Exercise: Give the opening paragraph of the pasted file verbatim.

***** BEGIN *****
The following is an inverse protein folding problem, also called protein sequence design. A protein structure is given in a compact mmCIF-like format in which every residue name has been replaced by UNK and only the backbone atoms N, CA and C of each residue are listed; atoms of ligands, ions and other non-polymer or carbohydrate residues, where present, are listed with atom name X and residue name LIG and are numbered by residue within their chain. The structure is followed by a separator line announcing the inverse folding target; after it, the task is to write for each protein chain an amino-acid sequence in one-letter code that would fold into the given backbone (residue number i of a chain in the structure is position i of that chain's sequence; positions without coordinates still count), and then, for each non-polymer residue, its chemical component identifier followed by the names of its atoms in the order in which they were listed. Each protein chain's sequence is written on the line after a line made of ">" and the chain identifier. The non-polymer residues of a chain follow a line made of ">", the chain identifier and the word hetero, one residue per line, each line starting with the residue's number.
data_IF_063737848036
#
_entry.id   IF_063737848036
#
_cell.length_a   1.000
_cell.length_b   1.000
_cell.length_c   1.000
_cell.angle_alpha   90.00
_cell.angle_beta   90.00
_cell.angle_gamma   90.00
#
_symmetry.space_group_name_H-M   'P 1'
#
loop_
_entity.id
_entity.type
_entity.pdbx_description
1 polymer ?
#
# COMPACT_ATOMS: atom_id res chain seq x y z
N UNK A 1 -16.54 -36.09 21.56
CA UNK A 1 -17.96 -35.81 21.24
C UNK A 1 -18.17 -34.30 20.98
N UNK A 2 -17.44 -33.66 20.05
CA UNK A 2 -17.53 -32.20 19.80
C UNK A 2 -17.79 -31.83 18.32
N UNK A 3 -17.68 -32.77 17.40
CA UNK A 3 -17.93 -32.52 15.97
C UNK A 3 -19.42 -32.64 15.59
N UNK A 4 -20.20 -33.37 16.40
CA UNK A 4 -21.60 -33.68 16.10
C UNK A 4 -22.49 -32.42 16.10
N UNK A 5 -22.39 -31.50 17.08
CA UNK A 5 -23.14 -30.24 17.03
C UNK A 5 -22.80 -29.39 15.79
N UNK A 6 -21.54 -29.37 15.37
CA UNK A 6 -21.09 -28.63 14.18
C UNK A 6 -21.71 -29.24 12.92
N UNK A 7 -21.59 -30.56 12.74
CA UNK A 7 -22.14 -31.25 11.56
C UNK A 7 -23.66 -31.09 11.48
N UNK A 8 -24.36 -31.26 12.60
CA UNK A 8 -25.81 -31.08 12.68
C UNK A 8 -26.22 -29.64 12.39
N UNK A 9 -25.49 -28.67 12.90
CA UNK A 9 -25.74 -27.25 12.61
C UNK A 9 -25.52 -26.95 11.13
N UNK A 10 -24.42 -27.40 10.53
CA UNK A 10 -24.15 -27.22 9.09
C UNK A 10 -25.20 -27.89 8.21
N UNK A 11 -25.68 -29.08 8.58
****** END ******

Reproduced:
The following is an inverse protein folding problem, also called protein sequence design. A protein structure is given in a compact mmCIF-like format in which every residue name has been replaced by UNK and only the backbone atoms N, CA and C of each residue are listed; atoms of ligands, ions and other non-polymer or carbohydrate residues, where present, are listed with atom name X and residue name LIG and are numbered by residue within their chain. The structure is followed by a separator line announcing the inverse folding target; after it, the task is to write for each protein chain an amino-acid sequence in one-letter code that would fold into the given backbone (residue number i of a chain in the structure is position i of that chain's sequence; positions without coordinates still count), and then, for each non-polymer residue, its chemical component identifier followed by the names of its atoms in the order in which they were listed. Each protein chain's sequence is written on the line after a line made of ">" and the chain identifier. The non-polymer residues of a chain follow a line made of ">", the chain identifier and the word hetero, one residue per line, each line starting with the residue's number.